Not so long ago, I was attached to a child almost all day, every day. I couldn’t even go to the bathroom without a desperate toddler following me and asking to enter. I even yearned for some time that I could reliably have to myself. I finally got this when my kids were, well, all in school.
However, I was unprepared when my children began to enter preteen age and wanted nothing to do with me. Now it’s almost impossible to get my 15 year old son and 12 year old daughter to spend time with me. Sometimes I feel more like a walking wallet than a parent. The only time I can count on them to come see me is when they want new clothes, video games, or money for fast food.
Even though my kids may be content to see me as nothing more than a source of hot meals and an ATM, I still enjoy spending time with them and want to make sure they don’t wander off. Also way too fast.
And so I found ways to get my older kids to spend time with me. I try to find one-on-one time with each of them at least once a month, doing something they choose. Sometimes it’s seeing the latest blockbuster or going to your favorite restaurant. Other times, we binge watch a show they really like. What’s nice about my kids growing up is that there are more activities that we all enjoy. However, I also learned a long time ago that if my tween or teen asks me to do something, I Never say no, even if it sounds incredibly boring.
What other ways to navigate the complex issue of estranged teens while keeping them in the family? Here’s what the experts recommend – and what works for other parents.
It’s not you – it’s them
As painful as it can be for parents to watch their children grow from a nice sidekick to a surly teenager who wants nothing to do with them, it’s all part of the growing up process. “It’s incredibly important to feel a sense of control over our own lives, and that’s why independence is so important for teens,” says Lin Sternlicht, therapist and co-founder of Family Addiction Specialist, “Independence brings success and happiness.”
“The process of gaining independence is a healthy part of development, as adolescents become themselves and develop skills that will make them independent people. [person] outside of the family,” adds Danielle Selvin Harris, clinical director of Oaks Psych Services and a psychologist who specializes in working with adolescents.
If parents resist giving teenagers enough independence, Sternlicht warns that their attempts to keep them close will likely backfire. “If teens aren’t independent, they may rebel and resist their parents’ advice just out of spite,” Sternlicht told Yahoo Life.
But it’s important to find a balance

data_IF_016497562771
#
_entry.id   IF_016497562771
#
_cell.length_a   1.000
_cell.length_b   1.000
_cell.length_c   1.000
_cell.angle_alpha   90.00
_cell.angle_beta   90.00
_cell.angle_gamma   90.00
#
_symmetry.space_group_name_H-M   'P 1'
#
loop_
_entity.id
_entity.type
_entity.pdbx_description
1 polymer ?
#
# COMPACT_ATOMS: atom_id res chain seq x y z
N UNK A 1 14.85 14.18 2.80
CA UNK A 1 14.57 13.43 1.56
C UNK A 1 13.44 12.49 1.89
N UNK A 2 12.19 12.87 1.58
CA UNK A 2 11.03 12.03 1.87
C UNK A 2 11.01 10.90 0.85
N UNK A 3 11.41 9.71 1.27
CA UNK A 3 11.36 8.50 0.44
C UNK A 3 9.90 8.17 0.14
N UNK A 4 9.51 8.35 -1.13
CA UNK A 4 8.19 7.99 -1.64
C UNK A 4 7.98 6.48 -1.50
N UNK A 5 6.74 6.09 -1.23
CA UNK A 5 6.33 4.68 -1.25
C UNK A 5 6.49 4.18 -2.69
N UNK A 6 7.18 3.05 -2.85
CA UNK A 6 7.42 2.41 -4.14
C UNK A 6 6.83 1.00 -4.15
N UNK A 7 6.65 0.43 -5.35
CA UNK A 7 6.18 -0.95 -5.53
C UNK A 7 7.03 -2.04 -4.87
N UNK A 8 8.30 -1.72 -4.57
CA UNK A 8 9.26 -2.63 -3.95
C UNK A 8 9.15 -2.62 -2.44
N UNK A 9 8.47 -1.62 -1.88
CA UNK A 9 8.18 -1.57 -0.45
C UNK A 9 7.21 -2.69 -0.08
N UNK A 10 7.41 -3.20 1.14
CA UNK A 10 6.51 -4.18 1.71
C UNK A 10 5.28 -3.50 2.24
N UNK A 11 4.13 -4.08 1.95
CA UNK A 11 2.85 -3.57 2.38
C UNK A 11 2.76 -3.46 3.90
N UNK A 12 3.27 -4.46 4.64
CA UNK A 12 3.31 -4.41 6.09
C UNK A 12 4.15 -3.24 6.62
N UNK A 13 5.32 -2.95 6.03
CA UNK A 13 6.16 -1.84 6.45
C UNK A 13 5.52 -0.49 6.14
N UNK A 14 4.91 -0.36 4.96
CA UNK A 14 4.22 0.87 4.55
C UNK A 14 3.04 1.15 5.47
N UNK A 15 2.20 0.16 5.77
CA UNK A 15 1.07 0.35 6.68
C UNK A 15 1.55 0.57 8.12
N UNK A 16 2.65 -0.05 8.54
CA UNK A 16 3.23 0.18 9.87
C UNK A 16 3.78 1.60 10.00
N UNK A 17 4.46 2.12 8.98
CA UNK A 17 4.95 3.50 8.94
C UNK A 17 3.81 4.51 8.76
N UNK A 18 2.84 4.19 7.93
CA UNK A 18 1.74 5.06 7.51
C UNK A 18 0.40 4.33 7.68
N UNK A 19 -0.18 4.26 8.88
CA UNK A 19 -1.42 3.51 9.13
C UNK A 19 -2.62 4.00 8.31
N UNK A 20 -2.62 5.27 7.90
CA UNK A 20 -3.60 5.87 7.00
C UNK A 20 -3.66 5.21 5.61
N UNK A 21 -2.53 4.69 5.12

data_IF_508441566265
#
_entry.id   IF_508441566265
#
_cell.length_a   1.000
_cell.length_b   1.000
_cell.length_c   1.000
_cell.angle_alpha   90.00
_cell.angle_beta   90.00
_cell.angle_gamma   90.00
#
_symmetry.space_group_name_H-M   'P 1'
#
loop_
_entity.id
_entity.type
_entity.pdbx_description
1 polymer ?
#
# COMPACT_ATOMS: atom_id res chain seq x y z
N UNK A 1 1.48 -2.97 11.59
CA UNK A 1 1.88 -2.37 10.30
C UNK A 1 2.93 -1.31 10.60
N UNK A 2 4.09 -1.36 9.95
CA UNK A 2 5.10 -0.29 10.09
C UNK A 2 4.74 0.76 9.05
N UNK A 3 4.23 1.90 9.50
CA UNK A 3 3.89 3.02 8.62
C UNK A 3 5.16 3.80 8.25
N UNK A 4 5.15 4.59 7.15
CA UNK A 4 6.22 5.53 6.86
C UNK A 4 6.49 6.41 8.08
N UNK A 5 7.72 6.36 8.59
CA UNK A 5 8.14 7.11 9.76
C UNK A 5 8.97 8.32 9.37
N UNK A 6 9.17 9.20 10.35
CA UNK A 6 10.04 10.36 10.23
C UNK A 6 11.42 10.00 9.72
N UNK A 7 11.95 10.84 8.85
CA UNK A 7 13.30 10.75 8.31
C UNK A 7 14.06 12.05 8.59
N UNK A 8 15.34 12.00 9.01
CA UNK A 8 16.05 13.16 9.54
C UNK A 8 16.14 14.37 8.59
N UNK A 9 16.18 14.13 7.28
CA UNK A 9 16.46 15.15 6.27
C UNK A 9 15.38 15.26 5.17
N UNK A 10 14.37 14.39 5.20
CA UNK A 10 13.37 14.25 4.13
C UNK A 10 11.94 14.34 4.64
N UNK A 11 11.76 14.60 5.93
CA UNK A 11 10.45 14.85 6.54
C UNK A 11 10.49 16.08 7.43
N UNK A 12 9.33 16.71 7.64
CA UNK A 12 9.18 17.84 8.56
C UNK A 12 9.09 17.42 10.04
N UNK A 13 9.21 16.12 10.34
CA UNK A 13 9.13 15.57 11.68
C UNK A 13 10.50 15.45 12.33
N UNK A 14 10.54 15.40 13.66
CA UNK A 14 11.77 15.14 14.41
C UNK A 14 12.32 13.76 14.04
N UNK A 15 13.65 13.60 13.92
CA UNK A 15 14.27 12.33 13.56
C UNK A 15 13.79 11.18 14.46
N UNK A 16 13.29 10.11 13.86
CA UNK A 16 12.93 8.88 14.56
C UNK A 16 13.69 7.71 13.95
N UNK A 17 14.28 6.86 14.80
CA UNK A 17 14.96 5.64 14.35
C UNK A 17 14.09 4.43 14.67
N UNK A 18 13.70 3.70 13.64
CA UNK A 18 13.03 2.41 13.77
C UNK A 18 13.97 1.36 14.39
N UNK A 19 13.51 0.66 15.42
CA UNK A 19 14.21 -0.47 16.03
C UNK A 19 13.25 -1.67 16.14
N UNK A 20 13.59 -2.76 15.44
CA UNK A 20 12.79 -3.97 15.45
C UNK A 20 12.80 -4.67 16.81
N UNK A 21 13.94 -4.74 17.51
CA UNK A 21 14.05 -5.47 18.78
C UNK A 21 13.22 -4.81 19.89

Although they yearn for independence, teenagers must also maintain a connection with their family. “It’s important to have time to bond in order to nurture family relationships,” says Sternlicht.
Dr. Ross Goodwin, child and adolescent psychiatrist at Kaiser Permanente, points out that maintaining a relationship with a teenager is essential because “a major difference between teenagers who are developing normally and those who are experiencing significant mental health issues is the extent to which they feel they can confide in their parents. While an adolescent’s independence and peer relationships grow in importance as they develop into adolescence, the parental relationship remains crucial, even if parents do not always receive this sense of their teenager.
So how do parents find that balance?
One way is to “maintain a reliable, consistent listening relationship so your teen knows they can confide in you,” Goodwin says. “Ask open-ended questions and create a space where conversations can take place. Be curious about your teen’s interests and support your teen by participating in clubs or extracurricular activities that cultivate their interests. »
Harris adds that it’s important for parents to set expectations for family time and involve their teen in decisions about how that happens. Harris says some families in her firm pick a day of the week when they agree everyone will be home for dinner. Others reserve Sunday mornings for family time.
“If you have some sort of routine and reasonable expectations for your teen, they’re more likely to stick to it,” she explains. Families that adopt this type of system must establish clear rules and be consistent. “Teenagers have a hard time conforming when the rules aren’t clear. For example, if you let them go out all weekend and then tell them the next weekend that you want them to come home because they were gone all weekend, they won’t understand or won’t think it’s fair,” Harris told Yahoo Life.
A mother of three, Kimberly King took this approach with her children when they were teenagers. “Our goal was three sit-down dinners a week. The phones are put away. Everyone helps set the table and get ready. And then we sat down and talked about our day,” she says.